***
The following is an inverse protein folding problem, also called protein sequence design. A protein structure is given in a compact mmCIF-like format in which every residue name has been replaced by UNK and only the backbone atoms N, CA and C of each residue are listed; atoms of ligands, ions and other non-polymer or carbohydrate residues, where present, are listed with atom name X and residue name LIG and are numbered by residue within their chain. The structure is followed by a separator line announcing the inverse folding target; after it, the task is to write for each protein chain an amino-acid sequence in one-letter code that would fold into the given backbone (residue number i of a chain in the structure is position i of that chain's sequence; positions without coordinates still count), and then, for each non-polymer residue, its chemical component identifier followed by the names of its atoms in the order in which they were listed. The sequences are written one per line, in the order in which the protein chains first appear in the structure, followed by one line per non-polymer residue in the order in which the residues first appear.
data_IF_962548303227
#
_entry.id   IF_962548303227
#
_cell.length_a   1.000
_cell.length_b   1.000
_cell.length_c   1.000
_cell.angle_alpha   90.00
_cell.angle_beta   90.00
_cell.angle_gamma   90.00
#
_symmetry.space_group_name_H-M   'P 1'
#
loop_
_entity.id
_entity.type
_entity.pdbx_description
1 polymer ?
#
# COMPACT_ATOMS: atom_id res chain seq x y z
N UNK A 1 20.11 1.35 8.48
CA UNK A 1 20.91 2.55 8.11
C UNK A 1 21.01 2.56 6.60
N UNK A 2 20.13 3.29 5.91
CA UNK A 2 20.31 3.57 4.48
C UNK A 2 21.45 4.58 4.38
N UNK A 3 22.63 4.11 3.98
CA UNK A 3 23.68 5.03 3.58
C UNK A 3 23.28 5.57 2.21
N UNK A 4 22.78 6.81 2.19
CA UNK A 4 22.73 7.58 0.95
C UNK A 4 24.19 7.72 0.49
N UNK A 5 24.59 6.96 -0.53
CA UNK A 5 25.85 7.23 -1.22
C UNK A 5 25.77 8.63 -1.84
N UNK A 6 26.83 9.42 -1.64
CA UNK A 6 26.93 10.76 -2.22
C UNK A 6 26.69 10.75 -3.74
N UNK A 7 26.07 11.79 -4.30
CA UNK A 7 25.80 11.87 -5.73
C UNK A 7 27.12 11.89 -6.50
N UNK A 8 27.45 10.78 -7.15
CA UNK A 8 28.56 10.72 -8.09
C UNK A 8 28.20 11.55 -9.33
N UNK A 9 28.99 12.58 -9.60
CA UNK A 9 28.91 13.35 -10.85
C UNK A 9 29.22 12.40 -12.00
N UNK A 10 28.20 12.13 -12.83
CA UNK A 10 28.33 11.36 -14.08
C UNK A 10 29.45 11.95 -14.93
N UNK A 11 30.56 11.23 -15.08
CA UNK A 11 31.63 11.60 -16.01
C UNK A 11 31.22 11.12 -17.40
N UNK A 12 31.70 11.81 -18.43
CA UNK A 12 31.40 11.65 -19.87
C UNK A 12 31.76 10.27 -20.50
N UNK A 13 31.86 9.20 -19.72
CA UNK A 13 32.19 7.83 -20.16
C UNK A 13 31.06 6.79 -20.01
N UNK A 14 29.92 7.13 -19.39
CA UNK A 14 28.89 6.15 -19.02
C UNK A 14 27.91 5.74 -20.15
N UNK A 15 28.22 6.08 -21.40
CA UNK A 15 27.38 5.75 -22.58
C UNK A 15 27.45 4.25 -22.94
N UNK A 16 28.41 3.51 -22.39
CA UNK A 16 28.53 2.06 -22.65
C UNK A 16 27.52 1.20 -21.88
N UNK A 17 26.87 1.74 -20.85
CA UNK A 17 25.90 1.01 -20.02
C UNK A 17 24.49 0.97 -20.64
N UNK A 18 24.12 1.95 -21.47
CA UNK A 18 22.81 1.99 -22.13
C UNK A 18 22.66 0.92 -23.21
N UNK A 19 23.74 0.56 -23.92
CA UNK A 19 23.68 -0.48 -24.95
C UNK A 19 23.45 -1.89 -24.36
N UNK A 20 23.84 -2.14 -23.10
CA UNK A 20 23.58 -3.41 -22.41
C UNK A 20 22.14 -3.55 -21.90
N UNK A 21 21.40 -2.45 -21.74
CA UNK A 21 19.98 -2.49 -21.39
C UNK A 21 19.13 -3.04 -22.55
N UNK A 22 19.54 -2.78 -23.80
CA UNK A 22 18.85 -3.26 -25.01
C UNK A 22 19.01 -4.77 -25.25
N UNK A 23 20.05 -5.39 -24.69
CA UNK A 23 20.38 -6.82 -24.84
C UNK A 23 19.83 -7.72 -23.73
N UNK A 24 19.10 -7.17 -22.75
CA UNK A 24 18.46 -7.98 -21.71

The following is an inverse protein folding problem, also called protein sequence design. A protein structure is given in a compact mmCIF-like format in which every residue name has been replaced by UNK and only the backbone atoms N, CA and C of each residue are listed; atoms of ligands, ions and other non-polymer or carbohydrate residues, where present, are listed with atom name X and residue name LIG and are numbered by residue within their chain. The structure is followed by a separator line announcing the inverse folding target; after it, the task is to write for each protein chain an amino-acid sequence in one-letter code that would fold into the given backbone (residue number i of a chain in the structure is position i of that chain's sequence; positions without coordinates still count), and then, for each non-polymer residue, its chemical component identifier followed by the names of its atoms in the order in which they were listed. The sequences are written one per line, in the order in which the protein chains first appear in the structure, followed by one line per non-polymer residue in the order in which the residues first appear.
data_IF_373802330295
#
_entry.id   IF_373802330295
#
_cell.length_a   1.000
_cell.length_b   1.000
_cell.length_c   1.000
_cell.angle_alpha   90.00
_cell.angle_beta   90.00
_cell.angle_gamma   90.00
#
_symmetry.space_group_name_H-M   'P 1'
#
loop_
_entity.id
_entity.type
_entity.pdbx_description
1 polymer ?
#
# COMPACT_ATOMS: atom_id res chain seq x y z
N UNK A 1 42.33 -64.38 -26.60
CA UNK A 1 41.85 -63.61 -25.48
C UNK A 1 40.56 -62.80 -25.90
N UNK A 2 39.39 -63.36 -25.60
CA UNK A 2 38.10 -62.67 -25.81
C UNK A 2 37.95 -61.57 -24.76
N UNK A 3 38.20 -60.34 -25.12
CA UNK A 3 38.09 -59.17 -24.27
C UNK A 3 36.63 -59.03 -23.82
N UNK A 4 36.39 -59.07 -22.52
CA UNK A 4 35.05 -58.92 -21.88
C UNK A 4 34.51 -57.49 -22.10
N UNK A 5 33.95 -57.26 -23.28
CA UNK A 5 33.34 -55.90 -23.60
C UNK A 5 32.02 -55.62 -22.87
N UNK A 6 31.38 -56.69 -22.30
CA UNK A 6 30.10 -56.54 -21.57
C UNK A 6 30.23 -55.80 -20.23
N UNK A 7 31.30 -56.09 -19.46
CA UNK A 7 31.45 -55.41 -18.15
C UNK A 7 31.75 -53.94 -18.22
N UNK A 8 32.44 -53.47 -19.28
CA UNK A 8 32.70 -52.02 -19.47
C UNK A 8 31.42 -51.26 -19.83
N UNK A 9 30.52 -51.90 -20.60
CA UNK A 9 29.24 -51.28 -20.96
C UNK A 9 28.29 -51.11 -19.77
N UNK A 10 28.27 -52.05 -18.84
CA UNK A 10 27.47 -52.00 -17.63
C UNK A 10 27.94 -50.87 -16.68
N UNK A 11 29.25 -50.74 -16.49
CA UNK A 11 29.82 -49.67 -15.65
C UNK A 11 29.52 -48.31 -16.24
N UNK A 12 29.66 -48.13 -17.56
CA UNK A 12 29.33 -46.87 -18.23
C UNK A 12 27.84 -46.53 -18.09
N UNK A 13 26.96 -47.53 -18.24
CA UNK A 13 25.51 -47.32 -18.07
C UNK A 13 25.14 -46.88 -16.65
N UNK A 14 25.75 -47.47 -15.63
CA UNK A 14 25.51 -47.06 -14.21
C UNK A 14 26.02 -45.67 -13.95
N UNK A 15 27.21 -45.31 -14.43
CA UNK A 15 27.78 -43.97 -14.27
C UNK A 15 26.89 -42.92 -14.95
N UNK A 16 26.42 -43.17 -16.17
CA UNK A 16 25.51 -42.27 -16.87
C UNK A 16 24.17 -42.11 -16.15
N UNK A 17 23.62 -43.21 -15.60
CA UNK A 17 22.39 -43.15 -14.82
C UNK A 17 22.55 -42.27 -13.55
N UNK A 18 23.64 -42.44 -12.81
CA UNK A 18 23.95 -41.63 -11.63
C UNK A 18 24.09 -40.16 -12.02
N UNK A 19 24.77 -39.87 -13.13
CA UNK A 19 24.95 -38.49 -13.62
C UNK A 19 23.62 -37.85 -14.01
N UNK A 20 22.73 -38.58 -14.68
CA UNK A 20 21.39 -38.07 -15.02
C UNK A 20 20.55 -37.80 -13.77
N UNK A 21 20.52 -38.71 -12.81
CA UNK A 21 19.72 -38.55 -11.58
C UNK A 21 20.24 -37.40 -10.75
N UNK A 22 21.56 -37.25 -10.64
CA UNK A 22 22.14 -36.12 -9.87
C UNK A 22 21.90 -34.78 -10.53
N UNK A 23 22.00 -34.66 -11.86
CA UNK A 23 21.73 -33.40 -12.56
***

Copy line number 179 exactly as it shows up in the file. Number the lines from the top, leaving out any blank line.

C UNK A 22 21.90 -34.78 -10.53